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On the History of Film Style pdf online

Reinventing Hollywood: How 1940s Filmmakers Changed Movie Storytelling

Film Art: An Introduction

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Figures Traced In Light

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Shklovsky and His “Monument to a Scientific Error”

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The Viewer’s Share: Models of Mind in Explaining Film

Common Sense + Film Theory = Common-Sense Film Theory?

Mad Detective: Doubling Down

The Classical Hollywood Cinema Twenty-Five Years Along

Nordisk and the Tableau Aesthetic

William Cameron Menzies: One Forceful, Impressive Idea

Another Shaw Production: Anamorphic Adventures in Hong Kong

Paolo Gioli’s Vertical Cinema

(Re)Discovering Charles Dekeukeleire

Doing Film History

The Hook: Scene Transitions in Classical Cinema

Anatomy of the Action Picture

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Preface, Croatian edition, On the History of Film Style

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Archive for the 'Directors: Keaton' Category

The ten best films of … 1928

La passion de Jeanne d’Arc

Kristin here:

Time for our twelfth annual alternative to the usual list of the ten best films of the current year. Instead, I offer a list from 90 years ago, in part for fun and in part to call attention to some lesser-known classics that are worth discovering. (See here for our lists from 1917, 1918, 1919, 1920, 1921, 1922, 1923, 1924, 1925, 1926, and 1927.)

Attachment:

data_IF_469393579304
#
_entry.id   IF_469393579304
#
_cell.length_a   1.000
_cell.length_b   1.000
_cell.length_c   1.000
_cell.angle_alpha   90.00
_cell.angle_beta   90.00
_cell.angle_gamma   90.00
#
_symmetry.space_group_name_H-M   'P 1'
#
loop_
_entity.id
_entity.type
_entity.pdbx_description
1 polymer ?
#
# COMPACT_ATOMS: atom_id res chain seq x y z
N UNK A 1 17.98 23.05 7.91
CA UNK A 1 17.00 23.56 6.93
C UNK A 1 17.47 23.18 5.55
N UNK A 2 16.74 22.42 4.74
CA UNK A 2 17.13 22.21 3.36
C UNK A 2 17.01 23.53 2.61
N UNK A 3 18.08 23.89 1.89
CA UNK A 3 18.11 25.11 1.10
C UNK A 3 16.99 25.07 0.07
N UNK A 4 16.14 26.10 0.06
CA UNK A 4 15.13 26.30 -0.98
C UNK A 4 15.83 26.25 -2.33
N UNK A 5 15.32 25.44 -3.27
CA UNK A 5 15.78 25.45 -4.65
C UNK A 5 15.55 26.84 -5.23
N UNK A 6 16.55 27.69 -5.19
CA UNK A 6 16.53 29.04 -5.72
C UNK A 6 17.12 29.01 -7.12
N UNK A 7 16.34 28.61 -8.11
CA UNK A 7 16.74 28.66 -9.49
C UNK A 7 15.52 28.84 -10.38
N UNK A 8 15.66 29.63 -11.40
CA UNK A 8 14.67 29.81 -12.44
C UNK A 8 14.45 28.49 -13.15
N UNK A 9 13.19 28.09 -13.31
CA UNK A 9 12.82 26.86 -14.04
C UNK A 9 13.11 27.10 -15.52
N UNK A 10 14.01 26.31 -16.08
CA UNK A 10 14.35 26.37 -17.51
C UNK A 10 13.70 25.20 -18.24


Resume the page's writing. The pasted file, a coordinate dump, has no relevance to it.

The year 1928 marked the triumphant conclusion of the silent cinema. Very few sound films were made that year, and those that were often included only music, perhaps sound effects, and occasionally some passages of dialogue. Sound was not innovated because the silent cinema was in aesthetic decline. Quite the contrary. It was initially an enhancement that film-industry people assumed would make films more lucrative. In most cases the “talkies” that followed over the next few years were  inferior to their silent predecessors, in part due to the limitations of the new sound technology. Those who opposed the addition of sound could point to the films of 1928 as evidence that the young art form had already reached a peak of perfection that was being tarnished by the addition of recorded sound.

In compiling this year’s list, I came up with eight titles that seemed unquestionably to belong on it. There were another six on a list of possibilities for the final two slots. More than in past years, this year gave me a chance to go back and rewatch films I hadn’t seen in a long time, in some cases since graduate school in the 1970s. Some held up well, some not so much. In a few cases, restorations made since my first viewings revealed new strengths in films I remembered from poor prints.